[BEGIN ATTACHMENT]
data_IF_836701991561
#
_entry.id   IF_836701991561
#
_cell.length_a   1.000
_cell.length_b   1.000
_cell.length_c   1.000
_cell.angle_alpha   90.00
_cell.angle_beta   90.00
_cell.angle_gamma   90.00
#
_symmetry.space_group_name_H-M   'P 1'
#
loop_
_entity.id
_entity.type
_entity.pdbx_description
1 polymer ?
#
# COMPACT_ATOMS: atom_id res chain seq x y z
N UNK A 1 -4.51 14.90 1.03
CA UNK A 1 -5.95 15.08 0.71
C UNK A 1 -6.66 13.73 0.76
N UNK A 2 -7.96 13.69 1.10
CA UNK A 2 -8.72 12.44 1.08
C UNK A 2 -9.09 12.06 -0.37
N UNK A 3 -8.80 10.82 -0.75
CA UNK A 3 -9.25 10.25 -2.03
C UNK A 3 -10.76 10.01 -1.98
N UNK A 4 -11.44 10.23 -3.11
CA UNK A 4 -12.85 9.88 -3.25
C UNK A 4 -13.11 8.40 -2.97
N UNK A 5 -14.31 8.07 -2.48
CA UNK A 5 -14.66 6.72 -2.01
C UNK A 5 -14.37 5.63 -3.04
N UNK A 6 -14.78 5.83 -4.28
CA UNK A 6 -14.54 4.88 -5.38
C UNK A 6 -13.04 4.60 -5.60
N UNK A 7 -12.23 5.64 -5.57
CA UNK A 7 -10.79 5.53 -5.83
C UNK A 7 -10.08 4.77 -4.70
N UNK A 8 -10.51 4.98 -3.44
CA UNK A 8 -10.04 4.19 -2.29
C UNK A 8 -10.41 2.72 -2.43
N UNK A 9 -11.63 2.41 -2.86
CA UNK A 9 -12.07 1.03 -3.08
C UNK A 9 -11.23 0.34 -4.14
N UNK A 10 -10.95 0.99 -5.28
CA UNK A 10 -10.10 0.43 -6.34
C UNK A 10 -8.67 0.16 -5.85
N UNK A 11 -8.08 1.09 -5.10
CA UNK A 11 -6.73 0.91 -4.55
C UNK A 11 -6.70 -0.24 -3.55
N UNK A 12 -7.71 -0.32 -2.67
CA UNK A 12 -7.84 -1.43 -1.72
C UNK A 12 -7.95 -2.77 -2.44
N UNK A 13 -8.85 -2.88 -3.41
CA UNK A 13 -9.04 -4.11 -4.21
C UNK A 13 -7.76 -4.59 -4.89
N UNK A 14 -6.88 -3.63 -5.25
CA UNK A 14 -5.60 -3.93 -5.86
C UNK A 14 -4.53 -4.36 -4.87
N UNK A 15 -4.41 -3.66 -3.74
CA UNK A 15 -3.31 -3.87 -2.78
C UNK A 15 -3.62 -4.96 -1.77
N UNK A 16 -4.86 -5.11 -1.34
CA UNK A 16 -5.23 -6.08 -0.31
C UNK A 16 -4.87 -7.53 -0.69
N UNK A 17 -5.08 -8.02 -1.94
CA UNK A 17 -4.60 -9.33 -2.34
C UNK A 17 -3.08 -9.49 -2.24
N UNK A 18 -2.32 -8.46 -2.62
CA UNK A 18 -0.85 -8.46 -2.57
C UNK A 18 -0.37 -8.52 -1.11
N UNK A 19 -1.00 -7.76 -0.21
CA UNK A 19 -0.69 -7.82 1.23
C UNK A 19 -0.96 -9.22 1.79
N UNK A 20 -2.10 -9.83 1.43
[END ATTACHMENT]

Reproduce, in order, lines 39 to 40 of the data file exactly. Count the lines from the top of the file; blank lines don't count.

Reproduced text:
N UNK A 7 -12.23 5.64 -5.57
CA UNK A 7 -10.79 5.53 -5.83